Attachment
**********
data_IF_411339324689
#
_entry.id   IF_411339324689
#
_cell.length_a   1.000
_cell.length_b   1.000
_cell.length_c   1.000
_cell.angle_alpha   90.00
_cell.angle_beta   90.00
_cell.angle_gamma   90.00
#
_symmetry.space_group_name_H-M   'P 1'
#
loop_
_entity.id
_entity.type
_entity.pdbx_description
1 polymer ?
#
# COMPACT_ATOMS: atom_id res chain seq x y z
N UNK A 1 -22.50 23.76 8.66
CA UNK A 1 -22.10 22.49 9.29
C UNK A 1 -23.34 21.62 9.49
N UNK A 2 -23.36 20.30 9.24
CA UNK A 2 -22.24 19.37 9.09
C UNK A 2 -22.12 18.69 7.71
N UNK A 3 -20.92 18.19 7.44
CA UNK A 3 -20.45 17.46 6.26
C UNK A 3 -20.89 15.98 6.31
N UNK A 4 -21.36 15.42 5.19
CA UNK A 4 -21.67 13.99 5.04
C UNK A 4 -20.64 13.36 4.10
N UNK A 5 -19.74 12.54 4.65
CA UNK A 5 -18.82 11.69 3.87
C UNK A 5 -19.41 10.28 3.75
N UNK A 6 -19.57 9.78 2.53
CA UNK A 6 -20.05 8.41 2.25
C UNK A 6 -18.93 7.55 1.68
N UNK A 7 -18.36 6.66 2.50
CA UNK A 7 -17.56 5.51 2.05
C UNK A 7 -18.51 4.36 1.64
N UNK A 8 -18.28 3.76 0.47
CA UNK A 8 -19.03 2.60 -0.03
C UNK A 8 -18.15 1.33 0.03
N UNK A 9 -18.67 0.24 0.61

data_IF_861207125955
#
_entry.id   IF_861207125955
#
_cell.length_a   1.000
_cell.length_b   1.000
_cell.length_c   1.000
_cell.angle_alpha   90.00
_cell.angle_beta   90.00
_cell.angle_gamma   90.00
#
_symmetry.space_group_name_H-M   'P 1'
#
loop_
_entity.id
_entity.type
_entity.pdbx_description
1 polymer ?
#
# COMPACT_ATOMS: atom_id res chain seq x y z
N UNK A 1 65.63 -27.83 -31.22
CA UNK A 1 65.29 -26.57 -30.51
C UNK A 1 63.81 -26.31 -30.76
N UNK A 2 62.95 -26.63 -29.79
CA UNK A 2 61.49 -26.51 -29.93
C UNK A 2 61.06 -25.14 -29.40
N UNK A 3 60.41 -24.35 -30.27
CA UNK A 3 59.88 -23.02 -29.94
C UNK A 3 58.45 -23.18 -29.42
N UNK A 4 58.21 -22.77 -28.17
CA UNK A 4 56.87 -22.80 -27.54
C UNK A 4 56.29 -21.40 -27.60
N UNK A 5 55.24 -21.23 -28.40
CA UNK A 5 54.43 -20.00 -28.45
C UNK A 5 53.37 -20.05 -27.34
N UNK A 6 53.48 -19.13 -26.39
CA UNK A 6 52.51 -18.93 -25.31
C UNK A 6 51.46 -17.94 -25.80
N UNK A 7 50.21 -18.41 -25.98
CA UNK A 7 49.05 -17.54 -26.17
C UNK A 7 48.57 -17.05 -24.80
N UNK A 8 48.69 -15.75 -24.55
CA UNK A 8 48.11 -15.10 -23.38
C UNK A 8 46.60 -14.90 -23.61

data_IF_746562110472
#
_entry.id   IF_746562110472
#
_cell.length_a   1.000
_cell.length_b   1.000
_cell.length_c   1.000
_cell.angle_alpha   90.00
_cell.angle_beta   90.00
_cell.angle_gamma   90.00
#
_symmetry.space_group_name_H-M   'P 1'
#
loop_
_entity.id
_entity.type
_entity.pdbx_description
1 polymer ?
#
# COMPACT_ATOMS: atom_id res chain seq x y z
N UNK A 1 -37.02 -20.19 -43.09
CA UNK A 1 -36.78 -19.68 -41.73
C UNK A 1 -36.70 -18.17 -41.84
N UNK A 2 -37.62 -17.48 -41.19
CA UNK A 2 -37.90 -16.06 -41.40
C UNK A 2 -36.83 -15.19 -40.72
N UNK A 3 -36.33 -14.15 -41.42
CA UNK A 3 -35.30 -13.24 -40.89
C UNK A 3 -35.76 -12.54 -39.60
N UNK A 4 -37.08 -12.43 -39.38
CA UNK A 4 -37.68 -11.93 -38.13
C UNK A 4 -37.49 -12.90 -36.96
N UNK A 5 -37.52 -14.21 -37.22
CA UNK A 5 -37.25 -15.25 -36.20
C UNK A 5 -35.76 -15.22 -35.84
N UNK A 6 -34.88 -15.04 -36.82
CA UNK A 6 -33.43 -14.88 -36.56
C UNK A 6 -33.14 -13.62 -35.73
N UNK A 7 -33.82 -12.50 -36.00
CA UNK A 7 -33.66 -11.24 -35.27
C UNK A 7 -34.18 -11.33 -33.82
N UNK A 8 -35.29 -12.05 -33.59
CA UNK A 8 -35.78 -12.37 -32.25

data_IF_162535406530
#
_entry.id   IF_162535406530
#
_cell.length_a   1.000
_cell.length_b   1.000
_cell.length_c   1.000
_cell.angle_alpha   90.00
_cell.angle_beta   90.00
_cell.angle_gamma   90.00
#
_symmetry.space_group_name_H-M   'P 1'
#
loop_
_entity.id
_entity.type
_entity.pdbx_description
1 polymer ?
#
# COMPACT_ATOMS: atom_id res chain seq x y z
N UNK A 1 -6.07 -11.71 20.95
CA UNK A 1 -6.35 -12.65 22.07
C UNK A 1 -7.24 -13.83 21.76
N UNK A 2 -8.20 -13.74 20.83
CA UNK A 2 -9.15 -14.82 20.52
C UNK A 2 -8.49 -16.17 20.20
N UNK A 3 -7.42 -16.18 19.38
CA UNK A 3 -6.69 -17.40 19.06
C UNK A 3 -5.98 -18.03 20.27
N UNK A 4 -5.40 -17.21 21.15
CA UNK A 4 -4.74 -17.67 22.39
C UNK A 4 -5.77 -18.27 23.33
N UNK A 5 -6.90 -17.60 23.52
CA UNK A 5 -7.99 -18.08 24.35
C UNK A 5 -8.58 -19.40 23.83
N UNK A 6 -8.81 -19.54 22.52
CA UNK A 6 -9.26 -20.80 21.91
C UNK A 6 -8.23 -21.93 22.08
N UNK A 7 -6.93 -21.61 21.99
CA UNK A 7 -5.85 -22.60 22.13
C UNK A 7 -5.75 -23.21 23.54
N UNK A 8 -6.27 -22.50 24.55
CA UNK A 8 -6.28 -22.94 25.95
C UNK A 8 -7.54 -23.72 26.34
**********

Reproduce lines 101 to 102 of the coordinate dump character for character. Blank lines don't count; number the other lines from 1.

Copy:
_symmetry.space_group_name_H-M   'P 1'
#